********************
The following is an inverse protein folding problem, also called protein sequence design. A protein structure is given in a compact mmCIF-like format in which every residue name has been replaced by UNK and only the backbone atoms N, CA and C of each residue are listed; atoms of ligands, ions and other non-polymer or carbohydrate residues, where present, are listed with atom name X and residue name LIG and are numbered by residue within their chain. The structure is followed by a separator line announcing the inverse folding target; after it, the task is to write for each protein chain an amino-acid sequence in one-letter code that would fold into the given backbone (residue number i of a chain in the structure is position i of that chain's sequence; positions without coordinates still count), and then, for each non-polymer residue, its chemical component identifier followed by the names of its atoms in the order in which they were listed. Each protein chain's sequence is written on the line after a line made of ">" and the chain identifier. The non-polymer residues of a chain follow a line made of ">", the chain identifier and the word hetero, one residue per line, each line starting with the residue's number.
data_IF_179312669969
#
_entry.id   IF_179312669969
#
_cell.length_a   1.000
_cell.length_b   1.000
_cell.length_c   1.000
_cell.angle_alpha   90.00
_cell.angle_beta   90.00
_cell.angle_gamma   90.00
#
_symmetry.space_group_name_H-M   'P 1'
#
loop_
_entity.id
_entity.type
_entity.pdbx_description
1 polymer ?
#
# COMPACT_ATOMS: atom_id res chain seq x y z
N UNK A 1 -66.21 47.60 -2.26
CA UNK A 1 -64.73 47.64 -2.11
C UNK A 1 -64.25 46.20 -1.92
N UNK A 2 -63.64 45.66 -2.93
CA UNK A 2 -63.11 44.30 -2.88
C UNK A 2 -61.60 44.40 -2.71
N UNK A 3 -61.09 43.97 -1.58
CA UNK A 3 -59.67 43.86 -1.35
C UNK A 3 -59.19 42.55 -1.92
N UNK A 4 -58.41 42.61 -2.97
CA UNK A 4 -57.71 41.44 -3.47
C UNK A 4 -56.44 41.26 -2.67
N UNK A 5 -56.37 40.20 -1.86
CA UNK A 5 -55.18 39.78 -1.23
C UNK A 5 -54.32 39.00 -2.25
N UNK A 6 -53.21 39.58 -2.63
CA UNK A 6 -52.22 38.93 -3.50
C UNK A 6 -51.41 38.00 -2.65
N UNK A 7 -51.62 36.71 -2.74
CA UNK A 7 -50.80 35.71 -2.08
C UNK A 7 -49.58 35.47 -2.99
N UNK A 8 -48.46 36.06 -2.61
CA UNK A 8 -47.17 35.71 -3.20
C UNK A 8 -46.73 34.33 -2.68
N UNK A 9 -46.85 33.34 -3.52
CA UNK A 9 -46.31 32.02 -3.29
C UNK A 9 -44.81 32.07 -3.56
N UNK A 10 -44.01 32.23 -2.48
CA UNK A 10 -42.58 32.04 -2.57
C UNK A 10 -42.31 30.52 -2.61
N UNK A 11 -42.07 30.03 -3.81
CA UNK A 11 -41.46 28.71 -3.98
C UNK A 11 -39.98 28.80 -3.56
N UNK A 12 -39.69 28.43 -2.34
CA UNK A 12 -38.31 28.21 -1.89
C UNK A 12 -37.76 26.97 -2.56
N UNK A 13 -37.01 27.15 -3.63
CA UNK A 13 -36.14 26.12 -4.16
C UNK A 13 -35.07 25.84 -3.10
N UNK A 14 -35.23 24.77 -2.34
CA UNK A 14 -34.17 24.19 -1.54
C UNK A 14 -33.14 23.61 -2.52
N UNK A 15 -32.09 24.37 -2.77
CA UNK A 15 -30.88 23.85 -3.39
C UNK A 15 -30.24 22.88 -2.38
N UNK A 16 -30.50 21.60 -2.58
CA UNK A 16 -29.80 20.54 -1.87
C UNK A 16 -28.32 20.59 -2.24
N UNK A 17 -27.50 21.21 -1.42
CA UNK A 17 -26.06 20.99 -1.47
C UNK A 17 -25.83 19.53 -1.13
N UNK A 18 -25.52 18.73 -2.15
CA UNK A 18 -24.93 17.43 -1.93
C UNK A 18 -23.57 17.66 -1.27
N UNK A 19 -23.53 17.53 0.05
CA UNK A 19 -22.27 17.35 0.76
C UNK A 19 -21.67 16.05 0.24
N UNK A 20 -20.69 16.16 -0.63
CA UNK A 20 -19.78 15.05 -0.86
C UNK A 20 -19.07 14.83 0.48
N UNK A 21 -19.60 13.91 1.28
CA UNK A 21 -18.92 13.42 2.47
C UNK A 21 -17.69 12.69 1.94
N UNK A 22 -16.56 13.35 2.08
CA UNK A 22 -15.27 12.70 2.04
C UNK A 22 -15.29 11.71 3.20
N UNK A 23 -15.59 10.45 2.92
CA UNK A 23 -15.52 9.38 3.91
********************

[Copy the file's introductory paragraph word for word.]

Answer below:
The following is an inverse protein folding problem, also called protein sequence design. A protein structure is given in a compact mmCIF-like format in which every residue name has been replaced by UNK and only the backbone atoms N, CA and C of each residue are listed; atoms of ligands, ions and other non-polymer or carbohydrate residues, where present, are listed with atom name X and residue name LIG and are numbered by residue within their chain. The structure is followed by a separator line announcing the inverse folding target; after it, the task is to write for each protein chain an amino-acid sequence in one-letter code that would fold into the given backbone (residue number i of a chain in the structure is position i of that chain's sequence; positions without coordinates still count), and then, for each non-polymer residue, its chemical component identifier followed by the names of its atoms in the order in which they were listed. Each protein chain's sequence is written on the line after a line made of ">" and the chain identifier. The non-polymer residues of a chain follow a line made of ">", the chain identifier and the word hetero, one residue per line, each line starting with the residue's number.